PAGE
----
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Read our ‘Chamber of Secrets’ illustrated edition review Read our ‘Chamber of Secrets’ illustrated edition review

Front cover

The jacket artwork features the Ford Anglia flying to the Burrow.

Moaning Myrtle

Earlier this month, Bloomsbury and Scholastic published the second of seven planned Harry Potter illustrated editions. Like its predecessor, the Chamber of Secrets illustrated edition again features glorious artwork from illustrator Jim Kay.

It goes without saying, but the illustrated editions really are a work of art: J.K. Rowling’s beautifully typeset words are complemented with glorious chapter illustrations, full-page murals, character portraits, and sketches by Jim Kay.

Says Kay, “the techniques for illustrating Chamber of Secrets were slightly different to book one … I wanted it to have a slightly different feel, a different look”. In particular, the chapter opens are a little different, stylistically, to book one.

The Chamber of Secrets chapter opens feature depictions of everything from objects (Cornelius Fudge’s bowler hat, the cursed hand from Borgin and Burkes, a certain sock, and the Whomping Willow to name a few), as well as scenes like the entrance to the Forbidden Forest and the Chamber of Secrets:

Many of the chapters, particularly those that are thematically darker, are contrasted with black backgrounds, white text, and artwork that bleeds seamlessly into the chapter. It makes for a really immersive reading experience:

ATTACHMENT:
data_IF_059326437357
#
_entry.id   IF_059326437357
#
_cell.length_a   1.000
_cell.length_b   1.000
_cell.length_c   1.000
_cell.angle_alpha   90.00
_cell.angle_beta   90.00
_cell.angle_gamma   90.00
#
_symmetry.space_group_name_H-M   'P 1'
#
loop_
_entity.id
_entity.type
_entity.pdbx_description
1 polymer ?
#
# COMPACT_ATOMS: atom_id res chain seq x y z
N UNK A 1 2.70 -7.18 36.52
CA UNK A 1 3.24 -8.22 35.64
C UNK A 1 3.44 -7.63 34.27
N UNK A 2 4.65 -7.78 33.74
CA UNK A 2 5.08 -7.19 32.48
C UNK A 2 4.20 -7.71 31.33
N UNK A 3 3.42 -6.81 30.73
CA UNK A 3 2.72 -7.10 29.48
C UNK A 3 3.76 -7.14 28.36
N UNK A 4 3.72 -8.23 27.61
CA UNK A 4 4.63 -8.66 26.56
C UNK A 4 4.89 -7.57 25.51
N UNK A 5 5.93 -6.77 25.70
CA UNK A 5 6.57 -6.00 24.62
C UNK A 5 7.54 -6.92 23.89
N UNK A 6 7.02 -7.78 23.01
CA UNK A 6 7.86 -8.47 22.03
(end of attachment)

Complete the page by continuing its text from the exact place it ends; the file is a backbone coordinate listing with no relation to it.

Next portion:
Harry at Borgin and Burkes

Harry arrives at Knockturn Alley: the black background, white text, and full page artwork make this a spooky passage to read.

The Basilisk in the Chamber of Secrets

The Basilisk skin lies in the Chamber of Secrets.

Many of the book’s key moments are brought to life with illustrations nestled into the text, such as Dobby’s ultimate freedom, Ron’s slug mishap, and a petrified Mrs. Norris the cat. (Aside: what’s going on with Dobby’s lack of pants?)

Important scenes and characters are often drawn in portrait alongside J.K. Rowling’s writing:

Professor Sprout and the Mandrakes

Professor Sprout and the Mandrakes, which are used to cure the petrified.

“I’m really looking forward to painting Aragog in book two. I’m really fond of spiders — there are lots in my studio — so it’s great having reference close to hand!”, says artist Jim Kay.


Spiders everywhere!

In Chamber of Secrets we see magic in its physical form, and Jim Kay tried to visually express that “dynamism”. “I used different material … I used powered dyes, a bit like the powders you use to dye fabrics. I threw them onto wet paper. You get this beautiful explosion of colour.”

Harry enters Tom Riddle's diary

Jim Kay’s depiction of magic in its physical form. He threw dye onto the paper to create this explosion of colour.

The book features many sketches — such as mandrakes, spiders and Cornish Pixies — to complement Jo Rowling’s depictions of these magical creatures:

Cornish Pixies

Cornish Pixies run rampant in Gilderoy Lockhart’s classroom.

The Chamber of Secrets illustrated edition is a must-have for any Harry Potter fan. You can purchase it today from Amazon in the US for $23.99, Amazon in the UK for £15.00, and Dymocks in Australia for $44.99. The next in the series, the Prisoner of Azkaban illustrated edition, will be released next October.

Click here for additional imagery not included in our review.

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